Popular e-cigarette maker Juul intentionally and egregiously tailored its marketing to appeal to underage youth, according to a lawsuit filed by Massachusetts Attorney General Maura Healey on February 12.

The lawsuit lands as public health officials across the nation are still grappling with an explosion in e-cigarette use by youth, which the Food and Drug Administration has referred to as an “epidemic.” Between 2011 and 2019, recent use of e-cigarettes by middle schoolers increased from 0.6 percent to 10.5 percent, according to the Centers for Disease Control and Prevention. For high schoolers, use increased from 1.5 percent to 27.5 percent in that timeframe. That means that by 2019, more than 1 in every 4 high school students said they had used e-cigarettes within the last 30-days from the time of the survey.

Overall, 5.4 million middle and high school students reported use of e-cigarettes in 2019, a leap up from 3.6 million in 2018, according to the CDC.

While there were several e-cigarette makers with questionable appeal to youth, Juul has drawn the fiercest criticism—and several other state lawsuits. Juul is by far the leading brand of e-cigarettes in the US and clearly has concerning marketing practices and flavorings that appeal to kids. As youth uptake of e-cigarettes soared between 2017 and 2018, Juul’s dollar sales rose a whopping 783%, reaching $942.6 million, according to a Wells Fargo analysis of Nielsen data, which was reported by CNBC at the time.

While the new investigation and lawsuit by Massachusetts Attorney General Healey doesn’t paint an entirely new picture of Juul’s marketing activity, it does provide new details of its methods.

“JUUL is responsible for the millions of young people nationwide who are addicted to e-cigarettes, reversing decades of progress in combatting underage tobacco and nicotine use,” Healey said in a statement. “Our lawsuit sheds new light on the company’s intent to target young people, and we are going to make them pay for the public health crisis they caused in Massachusetts.”

For one thing, the investigation uncovered that when Juul was gearing up to release its e-cigarette products, it initially worked with a Calgary-based advertising agency called Cult Collective Ltd. The company pitched an initial marketing strategy for Juul that would explicitly appeal to older people. Cult recommended posturing Juul as a “hero” and “technology company, not a tobacco company” that would offer a superior alternative to cigarettes.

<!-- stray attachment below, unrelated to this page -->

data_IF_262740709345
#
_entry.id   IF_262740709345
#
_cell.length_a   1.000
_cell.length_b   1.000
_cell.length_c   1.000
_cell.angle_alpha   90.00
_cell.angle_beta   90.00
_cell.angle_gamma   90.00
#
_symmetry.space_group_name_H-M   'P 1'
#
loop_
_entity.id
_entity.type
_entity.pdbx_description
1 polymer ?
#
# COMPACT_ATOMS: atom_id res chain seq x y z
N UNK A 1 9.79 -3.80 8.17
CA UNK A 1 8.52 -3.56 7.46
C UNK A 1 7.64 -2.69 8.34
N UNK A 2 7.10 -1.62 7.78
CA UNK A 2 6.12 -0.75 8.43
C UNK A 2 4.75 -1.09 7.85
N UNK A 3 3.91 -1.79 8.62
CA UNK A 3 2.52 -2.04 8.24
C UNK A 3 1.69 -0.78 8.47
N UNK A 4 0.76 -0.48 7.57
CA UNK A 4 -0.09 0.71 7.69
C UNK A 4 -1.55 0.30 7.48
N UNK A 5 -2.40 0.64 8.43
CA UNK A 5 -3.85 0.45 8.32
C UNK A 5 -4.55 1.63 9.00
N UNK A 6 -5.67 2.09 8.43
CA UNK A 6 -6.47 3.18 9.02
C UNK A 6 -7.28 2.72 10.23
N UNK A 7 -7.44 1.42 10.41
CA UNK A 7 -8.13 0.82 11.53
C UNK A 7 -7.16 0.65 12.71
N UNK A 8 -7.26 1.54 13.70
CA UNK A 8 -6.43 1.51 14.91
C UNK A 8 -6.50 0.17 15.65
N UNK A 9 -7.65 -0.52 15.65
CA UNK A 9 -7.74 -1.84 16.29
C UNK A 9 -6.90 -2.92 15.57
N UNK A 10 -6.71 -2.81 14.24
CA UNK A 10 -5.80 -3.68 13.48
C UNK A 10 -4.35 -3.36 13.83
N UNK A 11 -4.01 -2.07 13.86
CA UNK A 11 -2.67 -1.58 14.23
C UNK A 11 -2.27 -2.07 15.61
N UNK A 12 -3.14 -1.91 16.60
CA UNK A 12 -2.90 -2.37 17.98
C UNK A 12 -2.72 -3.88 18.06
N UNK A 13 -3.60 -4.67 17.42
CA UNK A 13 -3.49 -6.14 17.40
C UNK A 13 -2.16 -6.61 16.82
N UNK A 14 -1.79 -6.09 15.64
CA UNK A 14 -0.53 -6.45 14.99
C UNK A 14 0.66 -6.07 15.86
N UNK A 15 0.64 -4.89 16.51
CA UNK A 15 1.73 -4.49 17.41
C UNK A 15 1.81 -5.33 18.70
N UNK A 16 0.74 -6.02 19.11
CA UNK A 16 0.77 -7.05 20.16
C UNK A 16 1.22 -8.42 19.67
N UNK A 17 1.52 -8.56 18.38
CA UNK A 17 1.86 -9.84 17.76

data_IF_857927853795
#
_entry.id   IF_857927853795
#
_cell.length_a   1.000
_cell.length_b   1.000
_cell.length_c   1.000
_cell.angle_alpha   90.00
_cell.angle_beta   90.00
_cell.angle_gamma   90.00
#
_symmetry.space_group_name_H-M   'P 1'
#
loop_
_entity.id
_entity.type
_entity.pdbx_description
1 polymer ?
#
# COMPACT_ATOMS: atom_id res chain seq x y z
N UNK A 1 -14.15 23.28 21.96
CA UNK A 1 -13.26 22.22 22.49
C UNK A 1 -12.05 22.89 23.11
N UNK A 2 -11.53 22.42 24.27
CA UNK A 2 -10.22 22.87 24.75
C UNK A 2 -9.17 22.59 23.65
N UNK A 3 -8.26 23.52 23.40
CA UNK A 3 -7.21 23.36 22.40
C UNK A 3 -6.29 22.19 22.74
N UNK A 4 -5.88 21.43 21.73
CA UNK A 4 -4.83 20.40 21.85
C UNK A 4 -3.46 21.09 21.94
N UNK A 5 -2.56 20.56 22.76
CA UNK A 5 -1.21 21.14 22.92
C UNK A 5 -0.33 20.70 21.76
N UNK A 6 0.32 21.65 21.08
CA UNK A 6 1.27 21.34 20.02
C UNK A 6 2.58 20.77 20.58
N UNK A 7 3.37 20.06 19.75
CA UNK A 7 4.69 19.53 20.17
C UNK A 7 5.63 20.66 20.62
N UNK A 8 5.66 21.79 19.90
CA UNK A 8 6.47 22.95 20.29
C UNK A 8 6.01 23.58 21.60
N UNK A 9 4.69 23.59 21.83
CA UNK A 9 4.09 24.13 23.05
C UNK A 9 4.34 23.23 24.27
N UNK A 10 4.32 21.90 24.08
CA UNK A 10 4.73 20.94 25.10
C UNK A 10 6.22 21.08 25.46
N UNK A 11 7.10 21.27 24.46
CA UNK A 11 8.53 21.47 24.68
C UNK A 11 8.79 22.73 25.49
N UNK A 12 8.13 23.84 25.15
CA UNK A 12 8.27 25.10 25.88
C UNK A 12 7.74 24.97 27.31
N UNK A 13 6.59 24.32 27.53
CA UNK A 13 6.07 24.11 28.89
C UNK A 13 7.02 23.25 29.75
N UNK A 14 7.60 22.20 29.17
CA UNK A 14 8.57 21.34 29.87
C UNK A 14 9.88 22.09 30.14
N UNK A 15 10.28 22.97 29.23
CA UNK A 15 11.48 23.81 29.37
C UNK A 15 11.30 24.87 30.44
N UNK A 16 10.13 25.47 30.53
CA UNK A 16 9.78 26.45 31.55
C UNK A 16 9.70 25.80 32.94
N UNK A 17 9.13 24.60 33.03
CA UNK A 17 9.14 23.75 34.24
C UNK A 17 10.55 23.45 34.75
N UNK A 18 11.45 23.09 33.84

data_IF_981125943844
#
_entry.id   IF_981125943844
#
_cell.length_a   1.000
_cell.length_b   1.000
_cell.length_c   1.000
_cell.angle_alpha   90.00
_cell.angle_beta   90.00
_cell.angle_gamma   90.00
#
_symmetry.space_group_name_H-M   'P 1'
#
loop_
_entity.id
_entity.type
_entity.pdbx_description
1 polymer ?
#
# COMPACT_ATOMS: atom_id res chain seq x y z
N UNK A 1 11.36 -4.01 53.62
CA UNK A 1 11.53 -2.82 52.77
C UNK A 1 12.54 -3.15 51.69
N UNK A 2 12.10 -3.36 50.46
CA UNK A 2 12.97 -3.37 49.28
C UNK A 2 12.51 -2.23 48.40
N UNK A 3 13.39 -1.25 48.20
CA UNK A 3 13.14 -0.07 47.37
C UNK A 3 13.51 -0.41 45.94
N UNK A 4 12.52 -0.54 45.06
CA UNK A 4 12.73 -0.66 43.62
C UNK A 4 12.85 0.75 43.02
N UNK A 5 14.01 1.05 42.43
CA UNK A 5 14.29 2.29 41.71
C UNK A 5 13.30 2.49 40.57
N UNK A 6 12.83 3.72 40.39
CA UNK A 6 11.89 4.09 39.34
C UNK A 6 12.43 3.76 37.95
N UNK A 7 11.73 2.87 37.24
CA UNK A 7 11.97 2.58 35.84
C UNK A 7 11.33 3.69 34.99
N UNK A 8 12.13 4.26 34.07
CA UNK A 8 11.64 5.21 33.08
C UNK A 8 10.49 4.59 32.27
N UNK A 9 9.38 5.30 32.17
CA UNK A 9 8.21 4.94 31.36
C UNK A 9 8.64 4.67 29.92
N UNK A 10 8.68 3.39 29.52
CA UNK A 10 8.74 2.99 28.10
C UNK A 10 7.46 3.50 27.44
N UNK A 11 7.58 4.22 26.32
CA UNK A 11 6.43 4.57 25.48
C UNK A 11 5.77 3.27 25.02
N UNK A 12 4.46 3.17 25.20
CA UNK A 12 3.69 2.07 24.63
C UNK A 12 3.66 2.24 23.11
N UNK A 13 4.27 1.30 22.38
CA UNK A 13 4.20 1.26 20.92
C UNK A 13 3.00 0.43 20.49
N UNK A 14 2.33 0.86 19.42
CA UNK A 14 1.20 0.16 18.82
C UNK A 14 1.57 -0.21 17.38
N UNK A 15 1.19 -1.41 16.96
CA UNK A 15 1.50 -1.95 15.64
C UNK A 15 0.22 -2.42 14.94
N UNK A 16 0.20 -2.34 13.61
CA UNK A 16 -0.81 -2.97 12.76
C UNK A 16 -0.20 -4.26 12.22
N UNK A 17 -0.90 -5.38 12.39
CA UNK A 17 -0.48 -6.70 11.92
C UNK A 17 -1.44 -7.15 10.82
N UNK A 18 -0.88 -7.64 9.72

Cult recommended a “retro” themed advertisement campaign that juxtaposed 1980s items like a boom box, old mobile phone, and joy stick with a sleek, modern Juul e-cigarette.

“These images featured products that were readily recognizable by older consumers—products that teenagers today might only recognize from old movies,” the lawsuit points out.

But Juul rejected the idea, according to the suit. Juul instead developed a new marketing strategy to “win with the cool crowd in critical markets.” It went with young, fashionable models, frequently in sexually provocative context, the lawsuit alleges.

Juul also bought advertisements on teen and kid-oriented websites. In addition to Nickelodeon and Cartoon Network sites, it purchased ads on sites including allfreekidscrafts.com, hellokids.com, and kidsgameheroes.com. Juul targeted sites used by young girls, including dailydressupgames.com, didigames.com, forhergames.com, games2girls.com, girlgames.com, and girlsgogames.com.

Juul also targeted math and social studies sites used by middle and high school students, including coolmath-games.com, basic-mathematics.com, coolmath.com, math-aids.com, mathplayground.com, mathway.com, onlinemathlearning.com, and purplemath.com, and socialstudiesforkids.com.

Lastly, Juul bought ads on sites aimed at teenagers and college-bound high schoolers, including teen.com, seventeen.com, justjaredjr.com, and hireteen.com, as well as collegeconfidential.com, collegeview.com., collegehumor.com, collegeprepster.com, and survivingcollege.com.

The lawsuit also alleges that Juul was, at best, lax about age verification for online purchases and let online consumers create accounts with domain names associated with high schools.

JUUL customer service representatives even provided consumers with advice on how to evade minimum legal sales restriction requirements by shipping JUUL Products to another person with an address in a town with a lower minimum legal sales age. In an email from support@juulvapor.com dated February 21, 2018, “Don” from the “JUUL Care Team” told a consumer whose order had been cancelled due to an age verification failure, “The legal age to purchase nicotine products in Milton, MA is 21 years old and above. If you have friends or relatives in Quincy, MA, you may use their address as a shipping address for your order.

In an emailed statement to Ars, Juul spokesperson Austin Finan said that the company has “not yet reviewed the complaint.”

He added: “Our customer base is the world’s 1 billion adult smokers, and we do not intend to attract underage users."

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